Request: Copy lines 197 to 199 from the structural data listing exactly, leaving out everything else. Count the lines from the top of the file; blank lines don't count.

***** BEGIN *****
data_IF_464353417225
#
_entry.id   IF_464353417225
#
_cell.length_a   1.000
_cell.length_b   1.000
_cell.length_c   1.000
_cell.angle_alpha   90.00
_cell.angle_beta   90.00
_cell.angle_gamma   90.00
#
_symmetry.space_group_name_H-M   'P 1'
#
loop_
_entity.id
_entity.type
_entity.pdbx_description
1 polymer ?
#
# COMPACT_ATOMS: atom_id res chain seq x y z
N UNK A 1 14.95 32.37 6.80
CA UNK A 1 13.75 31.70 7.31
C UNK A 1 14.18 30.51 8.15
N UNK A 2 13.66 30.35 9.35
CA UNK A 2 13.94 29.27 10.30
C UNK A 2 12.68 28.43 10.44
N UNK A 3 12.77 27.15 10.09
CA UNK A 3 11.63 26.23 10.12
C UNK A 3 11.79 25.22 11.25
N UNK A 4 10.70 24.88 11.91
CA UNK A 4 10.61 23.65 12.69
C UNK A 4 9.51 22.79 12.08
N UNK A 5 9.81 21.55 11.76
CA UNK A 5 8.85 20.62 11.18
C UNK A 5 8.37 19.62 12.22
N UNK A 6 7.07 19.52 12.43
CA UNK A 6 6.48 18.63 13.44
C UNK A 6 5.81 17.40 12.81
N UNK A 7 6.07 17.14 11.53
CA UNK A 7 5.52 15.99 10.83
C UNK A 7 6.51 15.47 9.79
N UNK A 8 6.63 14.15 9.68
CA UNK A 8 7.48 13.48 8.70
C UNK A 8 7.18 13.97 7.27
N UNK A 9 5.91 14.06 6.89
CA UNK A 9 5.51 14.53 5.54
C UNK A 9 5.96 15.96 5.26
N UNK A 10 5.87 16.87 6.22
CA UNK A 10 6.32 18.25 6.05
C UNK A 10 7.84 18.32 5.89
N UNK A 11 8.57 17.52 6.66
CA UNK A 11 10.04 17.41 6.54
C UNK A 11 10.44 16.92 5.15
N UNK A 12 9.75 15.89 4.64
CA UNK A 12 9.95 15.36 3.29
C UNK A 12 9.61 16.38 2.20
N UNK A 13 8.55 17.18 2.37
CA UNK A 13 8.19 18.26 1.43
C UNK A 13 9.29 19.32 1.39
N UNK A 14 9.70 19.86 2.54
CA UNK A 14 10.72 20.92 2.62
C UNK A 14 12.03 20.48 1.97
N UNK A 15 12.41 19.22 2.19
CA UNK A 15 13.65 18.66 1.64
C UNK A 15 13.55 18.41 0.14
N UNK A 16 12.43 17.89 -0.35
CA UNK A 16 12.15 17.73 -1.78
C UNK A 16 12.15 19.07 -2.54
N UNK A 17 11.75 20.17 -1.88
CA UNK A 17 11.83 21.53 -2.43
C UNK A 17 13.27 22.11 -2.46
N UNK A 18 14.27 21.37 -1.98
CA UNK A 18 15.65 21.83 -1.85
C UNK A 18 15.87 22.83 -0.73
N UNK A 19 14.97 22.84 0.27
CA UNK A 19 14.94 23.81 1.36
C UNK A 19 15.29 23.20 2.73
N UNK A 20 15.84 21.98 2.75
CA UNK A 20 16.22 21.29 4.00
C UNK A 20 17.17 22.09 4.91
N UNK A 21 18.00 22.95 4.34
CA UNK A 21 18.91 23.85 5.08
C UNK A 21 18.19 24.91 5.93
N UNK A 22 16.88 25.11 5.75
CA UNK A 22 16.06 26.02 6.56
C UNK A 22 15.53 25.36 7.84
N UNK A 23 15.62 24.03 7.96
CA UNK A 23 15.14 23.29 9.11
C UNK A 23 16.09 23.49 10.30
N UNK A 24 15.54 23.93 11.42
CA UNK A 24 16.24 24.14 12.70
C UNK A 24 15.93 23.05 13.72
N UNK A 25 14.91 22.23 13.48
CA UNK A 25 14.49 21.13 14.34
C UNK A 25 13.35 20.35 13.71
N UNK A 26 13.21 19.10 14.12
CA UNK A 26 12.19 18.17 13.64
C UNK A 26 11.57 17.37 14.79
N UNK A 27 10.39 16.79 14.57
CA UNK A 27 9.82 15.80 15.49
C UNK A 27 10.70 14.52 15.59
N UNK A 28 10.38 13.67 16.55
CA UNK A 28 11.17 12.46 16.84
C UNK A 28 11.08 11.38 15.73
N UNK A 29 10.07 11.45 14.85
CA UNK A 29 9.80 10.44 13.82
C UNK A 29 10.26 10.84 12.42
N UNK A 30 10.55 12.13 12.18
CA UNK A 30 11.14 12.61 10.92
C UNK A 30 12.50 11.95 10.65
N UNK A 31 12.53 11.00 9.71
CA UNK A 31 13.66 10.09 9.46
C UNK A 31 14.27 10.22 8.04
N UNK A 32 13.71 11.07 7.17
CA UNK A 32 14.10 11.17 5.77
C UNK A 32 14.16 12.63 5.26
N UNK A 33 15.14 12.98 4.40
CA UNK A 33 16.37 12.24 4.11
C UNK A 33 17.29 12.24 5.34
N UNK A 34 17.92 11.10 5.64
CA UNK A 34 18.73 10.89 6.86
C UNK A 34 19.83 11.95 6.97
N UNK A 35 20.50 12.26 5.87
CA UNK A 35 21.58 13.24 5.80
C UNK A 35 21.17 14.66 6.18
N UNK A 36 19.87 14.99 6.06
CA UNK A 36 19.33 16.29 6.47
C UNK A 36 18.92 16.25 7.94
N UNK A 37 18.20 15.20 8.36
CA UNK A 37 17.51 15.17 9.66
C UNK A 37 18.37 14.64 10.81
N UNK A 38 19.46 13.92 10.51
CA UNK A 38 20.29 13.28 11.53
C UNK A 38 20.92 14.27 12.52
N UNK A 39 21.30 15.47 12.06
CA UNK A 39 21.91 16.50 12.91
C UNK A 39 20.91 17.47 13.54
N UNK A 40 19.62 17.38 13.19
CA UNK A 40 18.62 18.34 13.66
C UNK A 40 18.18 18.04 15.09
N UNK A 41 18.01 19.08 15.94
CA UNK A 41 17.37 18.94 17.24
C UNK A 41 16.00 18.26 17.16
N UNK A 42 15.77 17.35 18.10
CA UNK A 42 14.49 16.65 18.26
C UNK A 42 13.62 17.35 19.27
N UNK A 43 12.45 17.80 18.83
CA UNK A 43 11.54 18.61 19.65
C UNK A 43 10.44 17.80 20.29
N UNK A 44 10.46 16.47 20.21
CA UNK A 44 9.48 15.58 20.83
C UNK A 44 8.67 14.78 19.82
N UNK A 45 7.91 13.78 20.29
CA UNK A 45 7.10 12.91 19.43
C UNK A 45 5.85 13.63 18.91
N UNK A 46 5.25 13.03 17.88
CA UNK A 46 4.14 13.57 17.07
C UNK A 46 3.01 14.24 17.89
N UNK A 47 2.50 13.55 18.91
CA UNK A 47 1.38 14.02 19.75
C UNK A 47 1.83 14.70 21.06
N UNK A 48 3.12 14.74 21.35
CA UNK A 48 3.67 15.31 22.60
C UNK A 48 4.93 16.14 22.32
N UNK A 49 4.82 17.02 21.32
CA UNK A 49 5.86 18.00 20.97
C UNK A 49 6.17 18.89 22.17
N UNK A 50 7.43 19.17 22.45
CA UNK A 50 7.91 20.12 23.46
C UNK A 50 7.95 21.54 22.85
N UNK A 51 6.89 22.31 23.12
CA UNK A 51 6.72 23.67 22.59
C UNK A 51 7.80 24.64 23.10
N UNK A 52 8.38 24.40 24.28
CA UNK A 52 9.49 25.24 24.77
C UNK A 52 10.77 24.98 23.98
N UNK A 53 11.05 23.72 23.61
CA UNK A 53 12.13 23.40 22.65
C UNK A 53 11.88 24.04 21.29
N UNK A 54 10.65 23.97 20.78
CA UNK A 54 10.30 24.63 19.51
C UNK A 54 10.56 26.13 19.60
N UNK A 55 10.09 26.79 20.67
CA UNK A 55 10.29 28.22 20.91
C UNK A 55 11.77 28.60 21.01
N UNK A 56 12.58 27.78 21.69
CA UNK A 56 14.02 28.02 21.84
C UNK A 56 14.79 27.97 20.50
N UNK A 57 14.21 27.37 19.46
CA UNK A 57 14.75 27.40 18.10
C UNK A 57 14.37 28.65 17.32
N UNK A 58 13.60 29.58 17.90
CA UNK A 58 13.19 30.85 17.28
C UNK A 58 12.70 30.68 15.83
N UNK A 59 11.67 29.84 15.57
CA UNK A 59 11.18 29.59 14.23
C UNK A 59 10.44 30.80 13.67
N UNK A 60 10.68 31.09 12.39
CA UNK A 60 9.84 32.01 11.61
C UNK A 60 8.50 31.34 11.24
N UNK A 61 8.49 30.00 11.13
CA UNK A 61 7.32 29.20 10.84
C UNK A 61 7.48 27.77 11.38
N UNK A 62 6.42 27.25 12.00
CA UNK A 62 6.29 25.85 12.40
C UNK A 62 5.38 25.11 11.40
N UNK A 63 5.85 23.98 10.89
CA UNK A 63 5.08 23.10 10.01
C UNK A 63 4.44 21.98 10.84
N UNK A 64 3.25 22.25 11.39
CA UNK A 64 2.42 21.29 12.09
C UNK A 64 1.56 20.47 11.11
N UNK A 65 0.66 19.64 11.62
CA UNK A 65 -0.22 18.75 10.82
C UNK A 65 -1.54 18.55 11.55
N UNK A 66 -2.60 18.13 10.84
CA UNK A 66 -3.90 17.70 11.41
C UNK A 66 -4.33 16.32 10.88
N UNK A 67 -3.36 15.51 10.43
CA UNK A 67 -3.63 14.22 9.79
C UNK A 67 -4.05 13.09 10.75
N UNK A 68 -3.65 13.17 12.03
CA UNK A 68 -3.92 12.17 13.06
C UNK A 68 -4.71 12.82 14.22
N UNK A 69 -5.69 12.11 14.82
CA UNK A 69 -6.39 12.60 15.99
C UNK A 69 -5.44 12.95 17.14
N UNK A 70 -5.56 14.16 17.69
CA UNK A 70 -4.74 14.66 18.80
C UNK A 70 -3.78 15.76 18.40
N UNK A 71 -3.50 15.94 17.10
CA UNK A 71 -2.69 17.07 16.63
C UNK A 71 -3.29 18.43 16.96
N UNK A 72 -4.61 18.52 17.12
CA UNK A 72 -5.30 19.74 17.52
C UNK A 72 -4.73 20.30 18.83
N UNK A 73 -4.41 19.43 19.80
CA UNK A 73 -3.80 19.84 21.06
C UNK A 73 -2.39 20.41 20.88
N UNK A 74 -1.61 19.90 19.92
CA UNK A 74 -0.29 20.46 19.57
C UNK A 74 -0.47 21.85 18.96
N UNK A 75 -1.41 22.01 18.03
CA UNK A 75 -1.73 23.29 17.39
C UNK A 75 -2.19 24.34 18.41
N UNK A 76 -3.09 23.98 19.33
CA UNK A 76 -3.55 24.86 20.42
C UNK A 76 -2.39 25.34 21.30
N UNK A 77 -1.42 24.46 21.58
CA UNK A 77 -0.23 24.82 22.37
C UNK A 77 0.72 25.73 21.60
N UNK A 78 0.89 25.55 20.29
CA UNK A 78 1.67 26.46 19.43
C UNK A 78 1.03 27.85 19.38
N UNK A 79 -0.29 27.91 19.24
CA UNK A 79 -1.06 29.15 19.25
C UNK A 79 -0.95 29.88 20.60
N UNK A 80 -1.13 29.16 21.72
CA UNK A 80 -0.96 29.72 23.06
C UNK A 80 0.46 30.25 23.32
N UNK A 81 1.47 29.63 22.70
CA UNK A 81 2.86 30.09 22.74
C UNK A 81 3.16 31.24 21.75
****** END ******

C UNK A 59 10.44 30.80 13.67
N UNK A 60 10.68 31.09 12.39
CA UNK A 60 9.84 32.01 11.61